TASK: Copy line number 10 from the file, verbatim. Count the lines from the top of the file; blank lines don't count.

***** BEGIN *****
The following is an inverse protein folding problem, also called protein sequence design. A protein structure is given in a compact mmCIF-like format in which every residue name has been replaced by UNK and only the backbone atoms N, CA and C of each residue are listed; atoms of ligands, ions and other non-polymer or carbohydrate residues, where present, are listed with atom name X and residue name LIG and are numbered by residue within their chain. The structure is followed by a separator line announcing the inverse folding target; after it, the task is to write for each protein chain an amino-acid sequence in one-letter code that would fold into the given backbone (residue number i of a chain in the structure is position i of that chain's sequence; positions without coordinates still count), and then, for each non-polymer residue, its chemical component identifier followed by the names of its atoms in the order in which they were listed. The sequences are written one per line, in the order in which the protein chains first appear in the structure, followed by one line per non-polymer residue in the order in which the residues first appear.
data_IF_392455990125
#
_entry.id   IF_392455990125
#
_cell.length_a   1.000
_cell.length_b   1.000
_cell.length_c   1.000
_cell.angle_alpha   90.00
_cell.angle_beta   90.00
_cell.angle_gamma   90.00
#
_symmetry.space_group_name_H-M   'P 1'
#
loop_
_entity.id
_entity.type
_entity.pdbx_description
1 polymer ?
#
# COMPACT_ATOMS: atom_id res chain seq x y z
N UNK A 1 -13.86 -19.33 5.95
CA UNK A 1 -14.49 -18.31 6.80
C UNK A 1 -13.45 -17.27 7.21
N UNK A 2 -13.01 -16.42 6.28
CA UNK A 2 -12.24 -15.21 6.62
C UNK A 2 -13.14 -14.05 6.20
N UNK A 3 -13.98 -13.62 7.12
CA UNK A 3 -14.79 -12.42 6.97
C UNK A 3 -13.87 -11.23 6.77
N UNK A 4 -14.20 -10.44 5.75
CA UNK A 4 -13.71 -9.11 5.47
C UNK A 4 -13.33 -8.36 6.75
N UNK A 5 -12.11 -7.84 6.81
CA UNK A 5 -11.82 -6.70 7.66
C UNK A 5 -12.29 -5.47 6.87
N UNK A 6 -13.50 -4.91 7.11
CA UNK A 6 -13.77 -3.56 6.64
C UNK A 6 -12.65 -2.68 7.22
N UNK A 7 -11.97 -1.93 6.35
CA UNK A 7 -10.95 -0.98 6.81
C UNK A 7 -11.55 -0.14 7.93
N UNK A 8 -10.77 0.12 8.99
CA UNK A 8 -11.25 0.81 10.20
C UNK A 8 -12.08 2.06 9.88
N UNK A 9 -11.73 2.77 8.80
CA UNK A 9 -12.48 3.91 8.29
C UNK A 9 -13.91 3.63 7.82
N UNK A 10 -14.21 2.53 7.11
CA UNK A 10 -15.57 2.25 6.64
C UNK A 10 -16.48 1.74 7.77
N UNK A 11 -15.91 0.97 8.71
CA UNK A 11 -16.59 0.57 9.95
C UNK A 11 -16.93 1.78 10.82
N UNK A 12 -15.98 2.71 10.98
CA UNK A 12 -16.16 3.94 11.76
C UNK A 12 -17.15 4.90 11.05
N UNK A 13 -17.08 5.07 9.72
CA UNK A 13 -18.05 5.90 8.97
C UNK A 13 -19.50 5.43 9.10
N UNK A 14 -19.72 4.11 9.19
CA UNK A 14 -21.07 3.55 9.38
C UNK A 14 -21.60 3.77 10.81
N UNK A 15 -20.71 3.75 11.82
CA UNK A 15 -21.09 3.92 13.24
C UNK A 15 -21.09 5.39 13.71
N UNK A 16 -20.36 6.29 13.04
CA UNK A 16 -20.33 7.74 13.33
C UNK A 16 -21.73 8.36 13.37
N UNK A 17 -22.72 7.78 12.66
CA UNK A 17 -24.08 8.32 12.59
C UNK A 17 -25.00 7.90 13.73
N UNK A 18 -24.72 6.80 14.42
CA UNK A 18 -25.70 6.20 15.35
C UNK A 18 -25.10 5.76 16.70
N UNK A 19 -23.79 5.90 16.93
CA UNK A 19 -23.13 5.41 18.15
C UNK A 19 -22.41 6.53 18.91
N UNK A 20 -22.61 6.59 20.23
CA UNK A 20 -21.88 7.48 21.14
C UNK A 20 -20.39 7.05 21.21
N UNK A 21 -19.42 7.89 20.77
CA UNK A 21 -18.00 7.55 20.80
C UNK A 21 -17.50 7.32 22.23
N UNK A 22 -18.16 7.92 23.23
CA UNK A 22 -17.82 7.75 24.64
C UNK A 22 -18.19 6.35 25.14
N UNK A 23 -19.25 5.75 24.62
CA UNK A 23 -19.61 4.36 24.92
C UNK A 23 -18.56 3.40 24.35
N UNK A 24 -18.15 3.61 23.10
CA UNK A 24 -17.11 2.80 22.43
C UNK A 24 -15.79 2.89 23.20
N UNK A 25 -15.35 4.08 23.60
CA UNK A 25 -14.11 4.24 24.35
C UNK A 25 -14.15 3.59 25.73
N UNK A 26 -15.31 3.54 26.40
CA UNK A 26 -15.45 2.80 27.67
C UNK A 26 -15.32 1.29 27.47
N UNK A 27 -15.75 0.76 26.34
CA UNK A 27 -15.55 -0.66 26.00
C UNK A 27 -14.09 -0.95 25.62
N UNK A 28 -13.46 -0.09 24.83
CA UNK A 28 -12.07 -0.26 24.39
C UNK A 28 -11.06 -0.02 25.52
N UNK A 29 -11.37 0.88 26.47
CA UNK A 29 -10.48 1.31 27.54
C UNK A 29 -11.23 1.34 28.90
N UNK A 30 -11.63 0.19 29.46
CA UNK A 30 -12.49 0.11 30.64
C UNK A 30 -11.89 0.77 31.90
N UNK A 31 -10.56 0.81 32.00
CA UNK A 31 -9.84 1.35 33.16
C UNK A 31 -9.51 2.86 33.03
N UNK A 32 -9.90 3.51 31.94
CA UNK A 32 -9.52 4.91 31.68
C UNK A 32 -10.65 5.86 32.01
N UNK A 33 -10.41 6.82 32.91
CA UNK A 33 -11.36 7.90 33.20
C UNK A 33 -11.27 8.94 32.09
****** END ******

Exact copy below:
_cell.angle_beta   90.00